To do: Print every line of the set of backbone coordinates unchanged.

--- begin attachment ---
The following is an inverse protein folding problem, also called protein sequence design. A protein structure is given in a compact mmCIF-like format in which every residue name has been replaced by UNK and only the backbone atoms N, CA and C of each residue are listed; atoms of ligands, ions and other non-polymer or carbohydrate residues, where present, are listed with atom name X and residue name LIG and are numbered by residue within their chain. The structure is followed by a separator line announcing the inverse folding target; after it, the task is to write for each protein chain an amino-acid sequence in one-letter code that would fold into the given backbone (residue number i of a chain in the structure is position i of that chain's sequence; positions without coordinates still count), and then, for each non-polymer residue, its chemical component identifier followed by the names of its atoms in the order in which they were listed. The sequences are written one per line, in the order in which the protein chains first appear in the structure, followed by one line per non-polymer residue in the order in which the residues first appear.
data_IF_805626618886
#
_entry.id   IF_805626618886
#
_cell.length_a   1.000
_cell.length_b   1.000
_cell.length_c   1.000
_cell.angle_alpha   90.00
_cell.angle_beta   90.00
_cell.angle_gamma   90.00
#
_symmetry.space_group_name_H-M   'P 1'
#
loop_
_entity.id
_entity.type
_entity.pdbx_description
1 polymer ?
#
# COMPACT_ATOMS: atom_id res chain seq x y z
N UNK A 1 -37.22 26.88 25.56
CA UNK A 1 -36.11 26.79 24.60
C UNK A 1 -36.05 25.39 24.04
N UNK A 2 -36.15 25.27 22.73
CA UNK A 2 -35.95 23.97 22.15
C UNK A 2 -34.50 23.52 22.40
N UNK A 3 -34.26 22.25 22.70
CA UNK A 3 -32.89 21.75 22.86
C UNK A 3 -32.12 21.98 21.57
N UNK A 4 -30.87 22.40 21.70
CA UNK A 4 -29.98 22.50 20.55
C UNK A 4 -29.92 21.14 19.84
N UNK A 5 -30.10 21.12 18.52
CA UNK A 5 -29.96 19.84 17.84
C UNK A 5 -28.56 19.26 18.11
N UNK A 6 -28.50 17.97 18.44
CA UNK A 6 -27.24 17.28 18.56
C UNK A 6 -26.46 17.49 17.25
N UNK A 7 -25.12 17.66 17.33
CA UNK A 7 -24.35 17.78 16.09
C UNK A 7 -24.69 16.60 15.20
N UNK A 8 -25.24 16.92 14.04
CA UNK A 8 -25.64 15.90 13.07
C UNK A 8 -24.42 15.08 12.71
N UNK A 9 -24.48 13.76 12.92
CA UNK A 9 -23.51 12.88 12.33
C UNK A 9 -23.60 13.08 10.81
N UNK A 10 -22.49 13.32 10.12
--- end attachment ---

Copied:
The following is an inverse protein folding problem, also called protein sequence design. A protein structure is given in a compact mmCIF-like format in which every residue name has been replaced by UNK and only the backbone atoms N, CA and C of each residue are listed; atoms of ligands, ions and other non-polymer or carbohydrate residues, where present, are listed with atom name X and residue name LIG and are numbered by residue within their chain. The structure is followed by a separator line announcing the inverse folding target; after it, the task is to write for each protein chain an amino-acid sequence in one-letter code that would fold into the given backbone (residue number i of a chain in the structure is position i of that chain's sequence; positions without coordinates still count), and then, for each non-polymer residue, its chemical component identifier followed by the names of its atoms in the order in which they were listed. The sequences are written one per line, in the order in which the protein chains first appear in the structure, followed by one line per non-polymer residue in the order in which the residues first appear.
data_IF_805626618886
#
_entry.id   IF_805626618886
#
_cell.length_a   1.000
_cell.length_b   1.000
_cell.length_c   1.000
_cell.angle_alpha   90.00
_cell.angle_beta   90.00
_cell.angle_gamma   90.00
#
_symmetry.space_group_name_H-M   'P 1'
#
loop_
_entity.id
_entity.type
_entity.pdbx_description
1 polymer ?
#
# COMPACT_ATOMS: atom_id res chain seq x y z
N UNK A 1 -37.22 26.88 25.56
CA UNK A 1 -36.11 26.79 24.60
C UNK A 1 -36.05 25.39 24.04
N UNK A 2 -36.15 25.27 22.73
CA UNK A 2 -35.95 23.97 22.15
C UNK A 2 -34.50 23.52 22.40
N UNK A 3 -34.26 22.25 22.70
CA UNK A 3 -32.89 21.75 22.86
C UNK A 3 -32.12 21.98 21.57
N UNK A 4 -30.87 22.40 21.70
CA UNK A 4 -29.98 22.50 20.55
C UNK A 4 -29.92 21.14 19.84
N UNK A 5 -30.10 21.12 18.52
CA UNK A 5 -29.96 19.84 17.84
C UNK A 5 -28.56 19.26 18.11
N UNK A 6 -28.50 17.97 18.44
CA UNK A 6 -27.24 17.28 18.56
C UNK A 6 -26.46 17.49 17.25
N UNK A 7 -25.12 17.66 17.33
CA UNK A 7 -24.35 17.78 16.09
C UNK A 7 -24.69 16.60 15.20
N UNK A 8 -25.24 16.92 14.04
CA UNK A 8 -25.64 15.90 13.07
C UNK A 8 -24.42 15.08 12.71
N UNK A 9 -24.48 13.76 12.92
CA UNK A 9 -23.51 12.88 12.33
C UNK A 9 -23.60 13.08 10.81
N UNK A 10 -22.49 13.32 10.12